Now that's what I was looking for! It's moving kinda slow right now, probably because I'm also doing an fsck. I can't be certain, but I think the problem was that the state of the good drives (and the array) were marked as "active" rather than "clean." (active == dirty?) I expect this was caused by doing a hard reset on a system with a degraded array, in the midst of it being brought to a crawl trying to talk to the failed drive. Seems like some work might be needed to be able to handle these situations a little more gracefully.

    Anyway, it appears I might be firmly on the road to recovery now. (If not, you'll hear the screams...) Hopefully my posts will be helpful to others encountering this problem.

    -cw-

  5. #5
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    Quick thank you...

    I can confirm that this works.

    I was in a similar position Raid 5, 4 1 TB drives. Had a drive fail, so off it goes to the WD repair shop, only it takes 3 weeks to return. During this time the system was available as a degraded array. Only being powered up when critical data was needed.

    Then as you can only imagine, the machine looses power in one of these "I must have that file.." moments. The UPS kicked in but died (whilst at lunch 'Ahem!').

    Needless to say the reboot resulted in some shock as one of the raid partitions (in my case 2.6TB MD3) was 'inactive'.

    I spent an age looking at the web reading what are embarrassingly old "Linux RAID Software HOWTO" (Btw. people should date their howtos in bold at the top of the document)

    And then I was most fortunate in that I found this post and hit hit my nail on the head. This describes what can only be a common occurrence and I guess it should be handled more obviously or at least reported more clearly in the log files, a simple "The raid partition terminated un-cleanly whilst in a degraded state, please use obscure echo "clean" > .... or ideally a new switch in mdadm which lets you 'force clean on degraded array.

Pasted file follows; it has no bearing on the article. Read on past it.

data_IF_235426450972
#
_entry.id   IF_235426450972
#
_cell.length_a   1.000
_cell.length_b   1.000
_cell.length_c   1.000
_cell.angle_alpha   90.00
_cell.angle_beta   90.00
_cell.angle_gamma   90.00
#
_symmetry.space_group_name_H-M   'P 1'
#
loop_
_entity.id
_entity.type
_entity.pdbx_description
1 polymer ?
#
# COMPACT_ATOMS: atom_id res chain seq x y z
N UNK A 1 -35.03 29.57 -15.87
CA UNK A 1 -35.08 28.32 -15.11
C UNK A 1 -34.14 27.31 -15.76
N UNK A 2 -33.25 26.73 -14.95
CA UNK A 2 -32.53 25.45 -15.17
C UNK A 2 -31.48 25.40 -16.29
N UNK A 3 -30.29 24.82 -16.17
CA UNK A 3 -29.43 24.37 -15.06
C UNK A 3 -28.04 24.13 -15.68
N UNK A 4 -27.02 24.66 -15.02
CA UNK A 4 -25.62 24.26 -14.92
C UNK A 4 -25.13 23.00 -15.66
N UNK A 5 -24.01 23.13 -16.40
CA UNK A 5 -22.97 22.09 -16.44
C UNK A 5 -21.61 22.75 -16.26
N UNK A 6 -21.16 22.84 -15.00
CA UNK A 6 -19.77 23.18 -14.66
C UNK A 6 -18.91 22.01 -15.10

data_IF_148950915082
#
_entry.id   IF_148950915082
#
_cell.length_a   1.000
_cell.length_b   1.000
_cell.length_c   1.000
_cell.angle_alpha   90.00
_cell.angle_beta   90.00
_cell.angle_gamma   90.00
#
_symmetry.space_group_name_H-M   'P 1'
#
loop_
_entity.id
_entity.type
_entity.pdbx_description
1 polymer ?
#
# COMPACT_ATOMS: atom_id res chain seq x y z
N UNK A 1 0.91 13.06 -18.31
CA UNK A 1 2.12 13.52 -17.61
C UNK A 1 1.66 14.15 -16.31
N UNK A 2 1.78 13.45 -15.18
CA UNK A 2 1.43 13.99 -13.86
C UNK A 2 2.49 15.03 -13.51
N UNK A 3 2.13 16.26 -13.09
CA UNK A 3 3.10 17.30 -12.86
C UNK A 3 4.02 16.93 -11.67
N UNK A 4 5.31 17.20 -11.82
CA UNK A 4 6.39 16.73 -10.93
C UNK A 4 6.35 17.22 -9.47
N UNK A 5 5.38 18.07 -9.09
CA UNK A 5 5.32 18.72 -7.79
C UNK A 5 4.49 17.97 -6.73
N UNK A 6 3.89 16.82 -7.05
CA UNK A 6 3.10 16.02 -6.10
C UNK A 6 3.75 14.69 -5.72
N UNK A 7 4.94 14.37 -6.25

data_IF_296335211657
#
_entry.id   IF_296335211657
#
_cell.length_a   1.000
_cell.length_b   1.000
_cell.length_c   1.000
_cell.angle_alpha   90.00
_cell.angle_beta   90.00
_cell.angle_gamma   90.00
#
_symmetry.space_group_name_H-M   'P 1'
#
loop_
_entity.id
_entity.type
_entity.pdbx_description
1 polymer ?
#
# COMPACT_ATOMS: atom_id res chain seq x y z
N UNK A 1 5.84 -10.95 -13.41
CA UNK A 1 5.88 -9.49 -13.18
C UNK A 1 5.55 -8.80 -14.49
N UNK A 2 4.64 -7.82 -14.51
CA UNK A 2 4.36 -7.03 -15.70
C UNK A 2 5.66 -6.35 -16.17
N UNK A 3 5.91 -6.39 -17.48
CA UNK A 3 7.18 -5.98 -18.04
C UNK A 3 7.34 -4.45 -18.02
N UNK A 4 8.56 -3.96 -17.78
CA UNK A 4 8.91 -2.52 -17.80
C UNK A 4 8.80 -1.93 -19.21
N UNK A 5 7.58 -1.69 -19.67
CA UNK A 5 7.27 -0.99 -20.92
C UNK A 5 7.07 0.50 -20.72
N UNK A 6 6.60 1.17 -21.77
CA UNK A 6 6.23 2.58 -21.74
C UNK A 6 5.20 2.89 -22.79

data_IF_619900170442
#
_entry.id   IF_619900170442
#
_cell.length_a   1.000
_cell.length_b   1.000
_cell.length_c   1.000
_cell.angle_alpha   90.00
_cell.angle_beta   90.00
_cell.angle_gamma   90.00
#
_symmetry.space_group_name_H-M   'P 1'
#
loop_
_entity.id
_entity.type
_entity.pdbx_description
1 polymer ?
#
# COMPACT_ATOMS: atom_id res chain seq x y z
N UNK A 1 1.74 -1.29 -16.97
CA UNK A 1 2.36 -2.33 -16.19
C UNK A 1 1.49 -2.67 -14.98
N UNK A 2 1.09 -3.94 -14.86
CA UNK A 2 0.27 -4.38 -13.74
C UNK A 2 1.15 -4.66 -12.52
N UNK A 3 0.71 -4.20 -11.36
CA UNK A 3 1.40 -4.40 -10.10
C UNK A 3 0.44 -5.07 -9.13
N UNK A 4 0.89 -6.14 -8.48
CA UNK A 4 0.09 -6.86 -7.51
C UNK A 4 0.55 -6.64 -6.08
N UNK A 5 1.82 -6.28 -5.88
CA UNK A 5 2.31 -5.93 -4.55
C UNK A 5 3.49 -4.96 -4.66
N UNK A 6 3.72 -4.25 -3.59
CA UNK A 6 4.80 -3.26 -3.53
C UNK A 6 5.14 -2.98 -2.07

Anyway I followed the ideas presented here and was soon looking at the best bit of news possible:

    root@NAS:/home/andy# cat /proc/mdstat
    Personalities : [linear] [multipath] [raid0] [raid1] [raid6] [raid5] [raid4] [raid10]
    md3 : active raid5 sdb4[4] sda4[0] sdd4[3] sdc4[2]
    2881891968 blocks level 5, 64k chunk, algorithm 2 [4/3] [U_UU]
    [>....................] recovery = 1.4% (13577932/960630656) finish=295.4min speed=53416K/sec
    NOTE: Some points to look out for....

    1) When you echo "clean" > to the system block device you may get an error, it will however still work!

    2) Remember you need to put your clean new hard drive in and then set up the partitions BEFORE adding the drive back into the array. in my case I run a simple set up with all the drives having exactly the same partition table. So for me I can simple copy the partition table from any working drive in a couple of seconds
    sfdisk -d /dev/sda | sfdisk /dev/sdb
    where I want to copy from good device A to new and clean device B.

    so a big thank you for spending the time in sharing your experience and for trawling the source code